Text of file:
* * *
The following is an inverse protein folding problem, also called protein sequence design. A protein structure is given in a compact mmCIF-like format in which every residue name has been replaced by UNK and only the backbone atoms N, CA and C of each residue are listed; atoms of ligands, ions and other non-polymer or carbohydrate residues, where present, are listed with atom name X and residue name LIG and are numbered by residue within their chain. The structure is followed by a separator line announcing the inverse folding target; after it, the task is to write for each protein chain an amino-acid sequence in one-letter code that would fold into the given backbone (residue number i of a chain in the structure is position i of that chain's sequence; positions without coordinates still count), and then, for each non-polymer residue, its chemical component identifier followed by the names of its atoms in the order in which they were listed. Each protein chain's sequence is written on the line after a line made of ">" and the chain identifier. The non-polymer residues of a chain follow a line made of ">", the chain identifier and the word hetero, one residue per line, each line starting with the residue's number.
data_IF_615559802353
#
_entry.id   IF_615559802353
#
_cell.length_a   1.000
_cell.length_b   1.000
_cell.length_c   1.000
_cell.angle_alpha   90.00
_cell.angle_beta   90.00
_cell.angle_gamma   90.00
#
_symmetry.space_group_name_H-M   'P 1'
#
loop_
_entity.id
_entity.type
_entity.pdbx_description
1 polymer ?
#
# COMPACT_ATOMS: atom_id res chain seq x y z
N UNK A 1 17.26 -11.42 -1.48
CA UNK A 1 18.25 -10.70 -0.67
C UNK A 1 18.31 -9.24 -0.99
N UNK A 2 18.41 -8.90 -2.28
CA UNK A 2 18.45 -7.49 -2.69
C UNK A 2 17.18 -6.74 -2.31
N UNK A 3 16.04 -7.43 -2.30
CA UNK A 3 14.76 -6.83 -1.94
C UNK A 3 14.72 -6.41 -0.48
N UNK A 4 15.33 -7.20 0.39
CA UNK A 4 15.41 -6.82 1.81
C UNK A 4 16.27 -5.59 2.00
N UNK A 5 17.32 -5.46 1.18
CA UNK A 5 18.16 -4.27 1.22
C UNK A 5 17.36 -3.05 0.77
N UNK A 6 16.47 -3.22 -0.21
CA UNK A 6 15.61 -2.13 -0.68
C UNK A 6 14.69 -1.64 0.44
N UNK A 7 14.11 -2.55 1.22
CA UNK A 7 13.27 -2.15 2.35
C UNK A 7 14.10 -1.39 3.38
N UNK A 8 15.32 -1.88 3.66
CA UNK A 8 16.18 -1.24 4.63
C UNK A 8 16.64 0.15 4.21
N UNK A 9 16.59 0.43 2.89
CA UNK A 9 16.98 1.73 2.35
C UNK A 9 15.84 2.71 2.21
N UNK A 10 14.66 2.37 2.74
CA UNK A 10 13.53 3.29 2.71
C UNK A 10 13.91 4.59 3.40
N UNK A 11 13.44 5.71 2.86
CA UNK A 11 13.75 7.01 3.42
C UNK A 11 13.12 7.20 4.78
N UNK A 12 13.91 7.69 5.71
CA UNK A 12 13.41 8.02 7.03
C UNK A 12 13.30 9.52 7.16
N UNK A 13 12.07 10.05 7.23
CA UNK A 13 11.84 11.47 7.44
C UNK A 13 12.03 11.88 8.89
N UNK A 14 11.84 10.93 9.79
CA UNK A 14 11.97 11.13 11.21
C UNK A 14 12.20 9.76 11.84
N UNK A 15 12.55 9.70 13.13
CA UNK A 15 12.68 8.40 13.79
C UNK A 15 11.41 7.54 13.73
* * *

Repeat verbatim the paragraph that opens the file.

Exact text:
The following is an inverse protein folding problem, also called protein sequence design. A protein structure is given in a compact mmCIF-like format in which every residue name has been replaced by UNK and only the backbone atoms N, CA and C of each residue are listed; atoms of ligands, ions and other non-polymer or carbohydrate residues, where present, are listed with atom name X and residue name LIG and are numbered by residue within their chain. The structure is followed by a separator line announcing the inverse folding target; after it, the task is to write for each protein chain an amino-acid sequence in one-letter code that would fold into the given backbone (residue number i of a chain in the structure is position i of that chain's sequence; positions without coordinates still count), and then, for each non-polymer residue, its chemical component identifier followed by the names of its atoms in the order in which they were listed. Each protein chain's sequence is written on the line after a line made of ">" and the chain identifier. The non-polymer residues of a chain follow a line made of ">", the chain identifier and the word hetero, one residue per line, each line starting with the residue's number.